The aloe ciliaris copes much better with longer dry periods than with long-lasting moisture. The water requirement is low to moderate.
If you tend to water too generously, give the plant good drainage and ideally a suitable soil for cacti and succulents (high mineral content). The soil should be completely dry before the next watering.
From spring to autumn (growth phase) you can add cactus and succulent fertilizer to the irrigation water every 4-6 weeks. Nevertheless, we recommend to dose a little less than stated.
Aloe Ciliaris Repotting & Soil
Depending on age and growth, it is sufficient to repot the aloe ciliaris every two to four years. The best time for this is spring.
Be careful not to use an overly large new pot. The increases in diameter and height of the plant pot should be done slowly; otherwise the aloe will initially expend time and energy promoting root growth.
The soil of the aloe ciliaris should be as permeable, loose and low in humus as possible. Although the undemanding plant also grows in commercially available potting soil, it should ideally be mixed with mineral components (sand, clay, or perlite).
Hibernation of the Aloe Ciliaris
As soon as it gets colder and darker, you should give the aloe ciliaris a rest period in which it stops growing and can gather new strength. This is particularly important for flowering.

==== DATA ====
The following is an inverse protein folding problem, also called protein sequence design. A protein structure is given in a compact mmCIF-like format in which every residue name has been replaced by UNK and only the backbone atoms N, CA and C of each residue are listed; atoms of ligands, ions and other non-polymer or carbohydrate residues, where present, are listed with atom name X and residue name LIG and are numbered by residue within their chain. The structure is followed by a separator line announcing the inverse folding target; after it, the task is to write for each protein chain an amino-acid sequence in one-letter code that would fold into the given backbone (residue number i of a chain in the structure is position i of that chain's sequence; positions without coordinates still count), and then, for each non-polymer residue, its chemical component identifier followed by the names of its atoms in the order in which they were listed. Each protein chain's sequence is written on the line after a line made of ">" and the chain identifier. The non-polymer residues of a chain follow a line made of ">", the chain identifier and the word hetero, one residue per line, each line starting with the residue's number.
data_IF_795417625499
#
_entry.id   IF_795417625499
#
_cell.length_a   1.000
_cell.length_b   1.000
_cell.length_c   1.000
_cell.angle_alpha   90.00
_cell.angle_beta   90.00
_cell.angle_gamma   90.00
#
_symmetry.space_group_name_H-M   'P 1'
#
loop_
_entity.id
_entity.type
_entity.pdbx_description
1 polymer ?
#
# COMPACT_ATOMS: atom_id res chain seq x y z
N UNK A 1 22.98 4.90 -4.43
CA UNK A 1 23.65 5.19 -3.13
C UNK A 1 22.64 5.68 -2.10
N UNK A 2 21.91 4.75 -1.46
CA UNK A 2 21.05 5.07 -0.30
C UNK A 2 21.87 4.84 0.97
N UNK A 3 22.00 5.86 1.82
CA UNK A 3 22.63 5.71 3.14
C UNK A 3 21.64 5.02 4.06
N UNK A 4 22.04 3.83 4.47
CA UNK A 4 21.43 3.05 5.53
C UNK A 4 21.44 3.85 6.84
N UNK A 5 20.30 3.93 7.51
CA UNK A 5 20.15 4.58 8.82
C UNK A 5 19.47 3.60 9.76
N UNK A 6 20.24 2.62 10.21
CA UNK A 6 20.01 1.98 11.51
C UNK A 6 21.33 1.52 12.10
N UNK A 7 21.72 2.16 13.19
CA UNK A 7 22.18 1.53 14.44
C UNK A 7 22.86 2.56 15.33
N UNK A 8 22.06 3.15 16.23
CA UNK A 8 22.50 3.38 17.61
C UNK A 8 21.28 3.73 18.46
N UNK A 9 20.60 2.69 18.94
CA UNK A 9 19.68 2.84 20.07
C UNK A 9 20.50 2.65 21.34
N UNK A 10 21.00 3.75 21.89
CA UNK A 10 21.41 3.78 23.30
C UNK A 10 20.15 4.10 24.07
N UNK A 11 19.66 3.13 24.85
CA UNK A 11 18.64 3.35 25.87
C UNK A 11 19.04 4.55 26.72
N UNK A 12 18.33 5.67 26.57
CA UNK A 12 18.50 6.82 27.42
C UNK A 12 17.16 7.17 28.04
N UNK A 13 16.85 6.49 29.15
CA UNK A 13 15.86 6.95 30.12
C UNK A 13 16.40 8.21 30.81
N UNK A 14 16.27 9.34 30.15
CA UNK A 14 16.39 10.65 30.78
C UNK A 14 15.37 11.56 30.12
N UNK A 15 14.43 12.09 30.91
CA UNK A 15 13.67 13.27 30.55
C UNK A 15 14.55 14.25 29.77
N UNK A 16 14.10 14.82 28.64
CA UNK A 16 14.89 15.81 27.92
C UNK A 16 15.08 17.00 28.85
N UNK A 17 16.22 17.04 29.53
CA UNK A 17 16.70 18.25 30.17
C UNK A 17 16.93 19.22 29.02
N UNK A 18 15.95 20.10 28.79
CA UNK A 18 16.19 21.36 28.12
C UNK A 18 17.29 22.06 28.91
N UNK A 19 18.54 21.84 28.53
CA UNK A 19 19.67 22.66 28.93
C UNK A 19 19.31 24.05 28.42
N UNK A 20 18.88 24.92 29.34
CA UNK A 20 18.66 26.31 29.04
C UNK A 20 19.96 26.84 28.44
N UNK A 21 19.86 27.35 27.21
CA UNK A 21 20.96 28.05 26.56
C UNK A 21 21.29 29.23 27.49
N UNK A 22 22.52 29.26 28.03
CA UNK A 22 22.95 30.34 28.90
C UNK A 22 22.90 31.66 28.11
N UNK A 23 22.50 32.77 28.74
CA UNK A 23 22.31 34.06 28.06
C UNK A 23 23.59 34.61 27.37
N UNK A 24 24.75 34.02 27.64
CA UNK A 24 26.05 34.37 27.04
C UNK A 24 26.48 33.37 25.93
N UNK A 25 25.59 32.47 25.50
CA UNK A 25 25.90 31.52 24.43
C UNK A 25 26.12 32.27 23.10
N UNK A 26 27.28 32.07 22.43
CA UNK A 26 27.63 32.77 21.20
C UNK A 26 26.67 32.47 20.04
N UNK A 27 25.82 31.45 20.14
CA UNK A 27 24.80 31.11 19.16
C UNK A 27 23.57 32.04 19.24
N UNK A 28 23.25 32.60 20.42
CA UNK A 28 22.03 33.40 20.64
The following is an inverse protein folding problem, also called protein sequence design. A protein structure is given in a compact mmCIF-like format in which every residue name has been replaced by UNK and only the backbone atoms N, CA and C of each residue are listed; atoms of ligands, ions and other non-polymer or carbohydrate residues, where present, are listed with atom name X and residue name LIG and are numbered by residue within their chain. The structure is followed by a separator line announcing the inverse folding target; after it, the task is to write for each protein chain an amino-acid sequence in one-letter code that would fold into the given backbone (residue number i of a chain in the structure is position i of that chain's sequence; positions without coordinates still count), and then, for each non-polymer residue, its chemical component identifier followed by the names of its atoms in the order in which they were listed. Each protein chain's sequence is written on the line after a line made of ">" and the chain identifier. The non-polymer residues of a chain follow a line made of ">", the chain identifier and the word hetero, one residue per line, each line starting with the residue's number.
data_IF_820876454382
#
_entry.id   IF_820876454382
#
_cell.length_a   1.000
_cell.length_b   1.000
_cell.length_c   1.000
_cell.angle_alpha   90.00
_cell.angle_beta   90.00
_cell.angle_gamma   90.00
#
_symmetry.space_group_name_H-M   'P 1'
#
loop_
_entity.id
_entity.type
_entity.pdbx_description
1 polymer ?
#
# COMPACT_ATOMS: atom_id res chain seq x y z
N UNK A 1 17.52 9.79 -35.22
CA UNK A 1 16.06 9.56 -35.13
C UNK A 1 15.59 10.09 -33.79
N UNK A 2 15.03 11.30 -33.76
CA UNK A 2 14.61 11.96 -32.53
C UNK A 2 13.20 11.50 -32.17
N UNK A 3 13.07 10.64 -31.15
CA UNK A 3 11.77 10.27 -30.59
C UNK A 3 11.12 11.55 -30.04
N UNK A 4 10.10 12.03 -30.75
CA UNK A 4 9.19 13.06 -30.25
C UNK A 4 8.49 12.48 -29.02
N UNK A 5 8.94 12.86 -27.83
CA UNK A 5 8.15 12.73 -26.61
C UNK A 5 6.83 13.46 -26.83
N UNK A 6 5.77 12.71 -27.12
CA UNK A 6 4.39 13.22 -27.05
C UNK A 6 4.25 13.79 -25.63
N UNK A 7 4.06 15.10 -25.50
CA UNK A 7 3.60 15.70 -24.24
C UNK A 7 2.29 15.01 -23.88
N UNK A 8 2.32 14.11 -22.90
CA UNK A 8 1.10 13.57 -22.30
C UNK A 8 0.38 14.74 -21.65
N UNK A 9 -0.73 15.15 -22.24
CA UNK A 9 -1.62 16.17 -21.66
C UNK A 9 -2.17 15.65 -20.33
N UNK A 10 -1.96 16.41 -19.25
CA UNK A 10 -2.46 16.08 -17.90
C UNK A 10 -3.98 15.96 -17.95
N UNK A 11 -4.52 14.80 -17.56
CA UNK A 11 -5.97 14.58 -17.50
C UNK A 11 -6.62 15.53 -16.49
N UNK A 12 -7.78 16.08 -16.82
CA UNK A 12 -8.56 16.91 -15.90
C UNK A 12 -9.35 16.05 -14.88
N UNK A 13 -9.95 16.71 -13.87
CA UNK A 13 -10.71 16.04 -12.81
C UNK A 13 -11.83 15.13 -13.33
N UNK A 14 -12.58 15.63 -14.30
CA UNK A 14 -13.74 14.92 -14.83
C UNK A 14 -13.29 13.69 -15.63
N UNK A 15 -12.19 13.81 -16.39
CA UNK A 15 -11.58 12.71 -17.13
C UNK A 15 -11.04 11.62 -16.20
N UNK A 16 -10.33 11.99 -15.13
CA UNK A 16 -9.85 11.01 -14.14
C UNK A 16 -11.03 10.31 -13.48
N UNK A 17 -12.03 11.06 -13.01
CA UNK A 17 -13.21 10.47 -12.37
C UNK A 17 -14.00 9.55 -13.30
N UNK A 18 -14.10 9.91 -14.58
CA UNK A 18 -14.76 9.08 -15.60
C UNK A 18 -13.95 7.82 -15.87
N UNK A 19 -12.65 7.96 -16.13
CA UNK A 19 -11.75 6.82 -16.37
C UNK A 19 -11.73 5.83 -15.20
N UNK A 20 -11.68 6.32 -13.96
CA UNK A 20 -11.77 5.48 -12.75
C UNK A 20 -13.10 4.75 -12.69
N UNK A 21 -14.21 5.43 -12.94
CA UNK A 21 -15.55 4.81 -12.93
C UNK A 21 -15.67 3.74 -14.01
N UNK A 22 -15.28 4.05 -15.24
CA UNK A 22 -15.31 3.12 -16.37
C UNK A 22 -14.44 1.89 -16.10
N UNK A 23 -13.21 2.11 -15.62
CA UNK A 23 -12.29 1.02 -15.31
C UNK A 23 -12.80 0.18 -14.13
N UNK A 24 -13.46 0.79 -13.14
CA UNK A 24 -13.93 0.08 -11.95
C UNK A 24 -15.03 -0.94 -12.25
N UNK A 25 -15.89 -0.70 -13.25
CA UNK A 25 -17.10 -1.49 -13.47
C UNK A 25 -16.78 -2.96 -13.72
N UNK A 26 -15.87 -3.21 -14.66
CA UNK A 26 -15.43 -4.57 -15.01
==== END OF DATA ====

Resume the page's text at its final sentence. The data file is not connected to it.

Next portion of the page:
The colder the winter quarters, the less you have to water during this time. Make sure that it still gets as much light as possible. Then fertilize again from spring onwards.
If your climbing aloe has spent the summer on the balcony or terrace, you should bring it indoors in good time in autumn, before the first frost. The aloe ciliaris is not hardy!
Aloe Ciliaris Propagation
With good care, the aloe ciliaris will quickly propagate offshoots that grow out of the ground on the side of the trunk. These are kindles or pups (root suckers).
These can be separated from the mother plant in spring and cultivated individually in a small pot. The Aloe ciliaris offshoots are cared for like the mother plant, but you should first get used to the sun slowly.
Aloe Ciliaris Diseases & Pests